Ongoing anti-mining protests in Peru, triggered by the recent approval of a now halted construction permit for Southern Copper’s (NYSE:SCCO) $1.4 billion Tia Maria project in Arequipa, have extended to Anglo American and Mitsubishi’s $5 billion Quellaveco project, in the neighbouring region of Moquegua.
First production at Quellaveco, which has the capacity to generate 300,000 tonnes of copper annually in its first 10 years of operation, is expected in 2022
As road blocks and demonstrations enter a third day, community members continue to demand more employment opportunities and the use of local companies rather than contractors from outside the region.
Moquegua’s authorities claim that Anglo American has not met its commitment to hire 80% of the required labour locally. Instead, they say that only six out of ten people working at the mine site are from outside Moquegua, a charge the company has denied.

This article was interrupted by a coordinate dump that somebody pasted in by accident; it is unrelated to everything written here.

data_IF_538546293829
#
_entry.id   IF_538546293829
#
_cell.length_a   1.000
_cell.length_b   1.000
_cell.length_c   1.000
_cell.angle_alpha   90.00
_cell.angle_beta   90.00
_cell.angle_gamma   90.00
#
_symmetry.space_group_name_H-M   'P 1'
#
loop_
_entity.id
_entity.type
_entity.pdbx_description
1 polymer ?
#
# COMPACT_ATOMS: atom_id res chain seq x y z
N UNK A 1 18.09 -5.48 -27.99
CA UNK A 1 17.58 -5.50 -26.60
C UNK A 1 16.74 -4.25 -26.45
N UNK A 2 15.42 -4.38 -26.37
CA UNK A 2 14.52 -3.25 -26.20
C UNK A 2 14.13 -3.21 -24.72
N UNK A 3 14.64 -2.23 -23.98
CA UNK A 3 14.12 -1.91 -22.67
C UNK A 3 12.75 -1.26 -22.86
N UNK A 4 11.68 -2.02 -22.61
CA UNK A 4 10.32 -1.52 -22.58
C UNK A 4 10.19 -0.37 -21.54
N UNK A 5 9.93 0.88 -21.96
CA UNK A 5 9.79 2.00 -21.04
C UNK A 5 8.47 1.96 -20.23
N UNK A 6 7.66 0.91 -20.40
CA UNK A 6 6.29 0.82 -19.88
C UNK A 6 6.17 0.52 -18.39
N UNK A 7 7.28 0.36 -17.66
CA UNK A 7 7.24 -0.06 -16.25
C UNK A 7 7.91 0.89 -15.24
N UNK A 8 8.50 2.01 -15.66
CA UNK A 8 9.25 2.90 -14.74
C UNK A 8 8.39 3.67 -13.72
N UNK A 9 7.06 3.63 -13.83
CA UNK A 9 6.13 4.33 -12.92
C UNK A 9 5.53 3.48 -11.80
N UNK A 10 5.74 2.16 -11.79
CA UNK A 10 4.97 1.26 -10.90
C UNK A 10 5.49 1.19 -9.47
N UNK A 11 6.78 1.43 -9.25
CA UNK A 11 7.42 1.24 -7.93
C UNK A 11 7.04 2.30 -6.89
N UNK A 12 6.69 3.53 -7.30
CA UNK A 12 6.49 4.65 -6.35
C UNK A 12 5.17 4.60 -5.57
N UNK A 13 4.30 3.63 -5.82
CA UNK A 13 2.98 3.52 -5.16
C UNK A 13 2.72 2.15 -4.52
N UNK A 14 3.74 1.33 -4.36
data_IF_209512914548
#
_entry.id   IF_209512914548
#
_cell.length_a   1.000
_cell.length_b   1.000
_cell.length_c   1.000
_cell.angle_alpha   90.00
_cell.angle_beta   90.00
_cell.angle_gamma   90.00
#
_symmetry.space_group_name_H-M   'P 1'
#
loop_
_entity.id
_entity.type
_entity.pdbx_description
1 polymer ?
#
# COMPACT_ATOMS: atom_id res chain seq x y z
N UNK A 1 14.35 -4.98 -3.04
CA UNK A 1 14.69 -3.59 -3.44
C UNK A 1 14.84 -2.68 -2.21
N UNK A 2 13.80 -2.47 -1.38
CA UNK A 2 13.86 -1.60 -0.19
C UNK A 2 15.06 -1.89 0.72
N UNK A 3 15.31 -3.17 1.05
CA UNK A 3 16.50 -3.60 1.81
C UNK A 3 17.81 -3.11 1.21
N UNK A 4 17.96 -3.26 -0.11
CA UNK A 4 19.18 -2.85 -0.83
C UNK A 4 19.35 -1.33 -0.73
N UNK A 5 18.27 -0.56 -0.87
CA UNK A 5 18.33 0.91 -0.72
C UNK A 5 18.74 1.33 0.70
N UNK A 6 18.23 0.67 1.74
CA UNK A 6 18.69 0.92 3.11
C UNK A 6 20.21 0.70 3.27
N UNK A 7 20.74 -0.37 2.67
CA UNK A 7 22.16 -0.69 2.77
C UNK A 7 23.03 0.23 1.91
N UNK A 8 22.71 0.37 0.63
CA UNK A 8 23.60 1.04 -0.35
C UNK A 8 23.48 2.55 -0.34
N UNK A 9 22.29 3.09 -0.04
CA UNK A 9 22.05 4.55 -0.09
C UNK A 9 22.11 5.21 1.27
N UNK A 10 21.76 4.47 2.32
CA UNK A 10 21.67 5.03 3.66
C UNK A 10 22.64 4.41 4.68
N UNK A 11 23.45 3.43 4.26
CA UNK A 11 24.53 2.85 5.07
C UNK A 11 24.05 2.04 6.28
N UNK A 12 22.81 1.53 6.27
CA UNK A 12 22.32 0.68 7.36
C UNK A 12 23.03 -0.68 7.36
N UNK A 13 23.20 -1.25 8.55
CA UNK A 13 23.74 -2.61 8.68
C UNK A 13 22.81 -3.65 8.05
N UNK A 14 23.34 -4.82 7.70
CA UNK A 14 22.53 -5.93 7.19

Anglo approved the project development in July 2018, saying the asset had the potential to transform the company’s business outlook.
First production at Quellaveco, which
has the capacity to generate 300,000 tonnes of copper annually in its first 10
years of operation, is expected in 2022. Ore will be trucked from the mine, situated
3,500m above sea level in southern Peru, to a port 165km away.
Peru is the world’s No. 2 copper, zinc and silver producer and the sixth largest gold producer, but mining conflicts have blocked billions of dollars in potential investments over the past decade.